• Try to make your workspace(s) as ergonomic as possible, we want to make this transition as metaphorically and physically painless as possible. A good chair, a proper desk, and nice lighting make all the difference in working from home day to day.
  • Another reason it’s so important to set up a personal workspace is because most of us are now working in full houses. Depending on your living situation, you might find yourself getting easily distracted or often interrupted by family members or roommates. My advice, try to have your space be as separate from the commotion of the rest of the house as possible. Which brings me to another important point, set boundaries and expectations for yourself and for everyone else in the house. One signal in my house, since my husband and I share an office, we have cues–for example if one of us has headphones on, it means “Do Not Disturb”, same goes for a closed office door to everyone else in the house.

Work-life Balance

As vital as boundaries are to maintaining peace among everyone working and living in one home, boundaries set up for yourself are equally as important for your own peace of mind. 

  • Set a schedule. It’s no secret that before it was a requirement, working remote was a perk that offered the freedom to create your own schedule. Of course, as whole entire companies transition to remote work, it’s important to stay consistent with your colleagues’ schedules. However, I do recommend you experiment a little with your day-to-day. Try out different routines, find out when you’re most productive–pay attention to your productivity and mood and finesse the best schedule for you, while being mindful of others’ time of course. 
  • Remain present. It’s easier than I’d like to admit to become a hermit in your own house when you’re working from home–and doing everything else from home. Since social-distancing is our new way of life for the foreseeable future, don’t take the social interactions you have with your colleagues for granted. We all know how tempting it is to disable our cameras and attend a virtual meeting in our PJs (especially those 8am calls), but I encourage you to get on video and fully engage with your co-workers when you can.

  • Take breaks. Don’t spend your entire workday hunched over your laptop trying to be a machine of productivity. We’re only human and this new lifestyle is not only isolating, but a major adjustment for most of us. So for your own good, make sure you fit regular breaks into your schedule. The benefit of working at home is added freedom–you don’t need to eat your lunch at your desk or rush to the local cafe for a bite. Take some time to whip up a meal, go for a walk and stretch, take a power nap if you need it. Remember you have options from working remote, and now more than ever we all deserve to give ourselves a little break and a little extra time. Time to adjust and time to rest.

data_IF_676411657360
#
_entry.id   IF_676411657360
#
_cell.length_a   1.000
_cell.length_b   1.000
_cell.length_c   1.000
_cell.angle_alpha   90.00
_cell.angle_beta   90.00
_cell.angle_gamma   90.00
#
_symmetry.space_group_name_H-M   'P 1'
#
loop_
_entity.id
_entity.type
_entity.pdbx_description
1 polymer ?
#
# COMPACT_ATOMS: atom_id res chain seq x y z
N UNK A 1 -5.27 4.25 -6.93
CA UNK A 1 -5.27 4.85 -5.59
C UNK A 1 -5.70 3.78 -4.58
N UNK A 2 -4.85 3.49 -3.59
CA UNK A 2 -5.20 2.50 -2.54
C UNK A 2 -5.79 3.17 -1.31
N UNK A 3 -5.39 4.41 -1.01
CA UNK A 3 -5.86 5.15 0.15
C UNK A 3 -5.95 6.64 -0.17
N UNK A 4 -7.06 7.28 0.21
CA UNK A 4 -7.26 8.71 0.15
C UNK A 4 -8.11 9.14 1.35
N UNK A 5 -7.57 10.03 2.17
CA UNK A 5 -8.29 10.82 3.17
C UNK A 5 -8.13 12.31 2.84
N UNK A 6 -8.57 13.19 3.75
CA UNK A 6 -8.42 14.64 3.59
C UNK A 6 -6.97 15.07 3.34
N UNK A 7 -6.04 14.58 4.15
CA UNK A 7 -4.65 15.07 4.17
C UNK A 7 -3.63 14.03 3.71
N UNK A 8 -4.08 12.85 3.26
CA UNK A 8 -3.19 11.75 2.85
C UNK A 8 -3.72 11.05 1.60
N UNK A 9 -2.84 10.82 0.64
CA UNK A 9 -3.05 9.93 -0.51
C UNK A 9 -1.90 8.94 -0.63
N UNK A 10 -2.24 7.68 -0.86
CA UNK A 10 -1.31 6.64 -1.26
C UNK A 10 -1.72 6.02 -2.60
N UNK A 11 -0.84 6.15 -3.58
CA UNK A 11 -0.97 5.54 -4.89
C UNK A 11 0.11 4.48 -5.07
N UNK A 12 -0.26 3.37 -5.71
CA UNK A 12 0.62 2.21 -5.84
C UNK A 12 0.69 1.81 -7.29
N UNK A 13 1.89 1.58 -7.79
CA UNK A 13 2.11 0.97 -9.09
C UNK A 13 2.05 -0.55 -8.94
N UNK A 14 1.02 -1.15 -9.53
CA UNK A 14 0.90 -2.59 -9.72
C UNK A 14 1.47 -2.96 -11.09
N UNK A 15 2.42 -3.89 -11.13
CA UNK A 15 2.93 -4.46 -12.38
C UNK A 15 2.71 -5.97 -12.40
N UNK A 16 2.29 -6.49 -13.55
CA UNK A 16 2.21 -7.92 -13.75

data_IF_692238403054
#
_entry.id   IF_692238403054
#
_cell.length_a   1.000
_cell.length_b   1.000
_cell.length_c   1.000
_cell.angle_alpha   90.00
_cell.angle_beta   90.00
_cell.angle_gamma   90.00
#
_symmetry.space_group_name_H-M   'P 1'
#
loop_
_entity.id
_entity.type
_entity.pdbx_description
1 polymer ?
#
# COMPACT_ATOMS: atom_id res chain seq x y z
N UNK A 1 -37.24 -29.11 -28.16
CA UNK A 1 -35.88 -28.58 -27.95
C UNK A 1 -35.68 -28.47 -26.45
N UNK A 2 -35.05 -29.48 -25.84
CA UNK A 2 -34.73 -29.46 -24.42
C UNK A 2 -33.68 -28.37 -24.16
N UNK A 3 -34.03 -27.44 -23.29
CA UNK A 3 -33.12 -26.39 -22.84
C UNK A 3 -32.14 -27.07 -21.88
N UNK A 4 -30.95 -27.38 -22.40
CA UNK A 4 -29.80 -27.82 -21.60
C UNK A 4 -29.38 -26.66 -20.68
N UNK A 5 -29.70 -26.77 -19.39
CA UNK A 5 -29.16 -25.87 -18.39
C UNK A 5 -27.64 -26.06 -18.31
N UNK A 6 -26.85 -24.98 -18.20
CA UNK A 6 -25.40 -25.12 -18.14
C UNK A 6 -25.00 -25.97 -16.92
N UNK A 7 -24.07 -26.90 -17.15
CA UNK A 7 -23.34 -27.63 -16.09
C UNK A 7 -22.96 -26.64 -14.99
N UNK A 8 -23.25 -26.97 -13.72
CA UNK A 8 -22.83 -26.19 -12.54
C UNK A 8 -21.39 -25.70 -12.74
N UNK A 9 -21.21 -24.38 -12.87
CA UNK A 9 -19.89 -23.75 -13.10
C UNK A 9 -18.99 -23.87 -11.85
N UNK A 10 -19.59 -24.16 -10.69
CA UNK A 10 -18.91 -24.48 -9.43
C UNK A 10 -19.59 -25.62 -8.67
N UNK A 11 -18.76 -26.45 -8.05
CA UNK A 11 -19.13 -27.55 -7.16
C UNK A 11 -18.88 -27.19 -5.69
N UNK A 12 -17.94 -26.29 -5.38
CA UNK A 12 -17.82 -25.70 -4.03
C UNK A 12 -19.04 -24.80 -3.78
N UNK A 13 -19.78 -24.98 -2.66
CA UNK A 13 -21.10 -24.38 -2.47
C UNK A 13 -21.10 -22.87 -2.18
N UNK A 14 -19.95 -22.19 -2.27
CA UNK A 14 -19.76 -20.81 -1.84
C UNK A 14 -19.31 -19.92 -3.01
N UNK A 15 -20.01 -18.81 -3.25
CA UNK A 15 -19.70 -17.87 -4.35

Help Others 

Before I go, knowing that we are all in this together and it is together that we will come out better and stronger on the other end, I also know that there are those who will be hit harder by recent events. Our teams have identified some ways to help those who are facing the harshest repercussions of recent events below. 

1. Food Banks 

Remember: When donating to your local food bank, consider starting with your wallet instead of your pantry. Donating money not only gives food banks flexibility over which supplies — including fresh foods and paper products — to offer but also lets them decide when to refresh their stocks.
San Francisco-Marin Food Bank: To donate: sfmfoodbank.org/donate Chicago: Chicago Food Depository 

2. Gift Cards and Online Retail for Local Businesses

With many shops, restaurants and bars operating with truncated hours or closing to the public entirely, this period will be hard on many small businesses. But that doesn’t mean there aren’t ways to support them. Even if your local haunt has temporarily shut its doors, you can see if they have an online retail presence where you can purchase the same or similar goods. Buy gift cards for your favorite restaurants and order take-out if that option remains available. And if you get things delivered, consider tipping a little extra.

3. CDC Foundation’s Coronavirus Defense Fund

Set up in the midst of the spreading pandemic, the foundation is raising funds to help communities prevent and detect Covid-19, deploy emergency staff and deliver food and medical supplies to those in need who are isolated. DONATE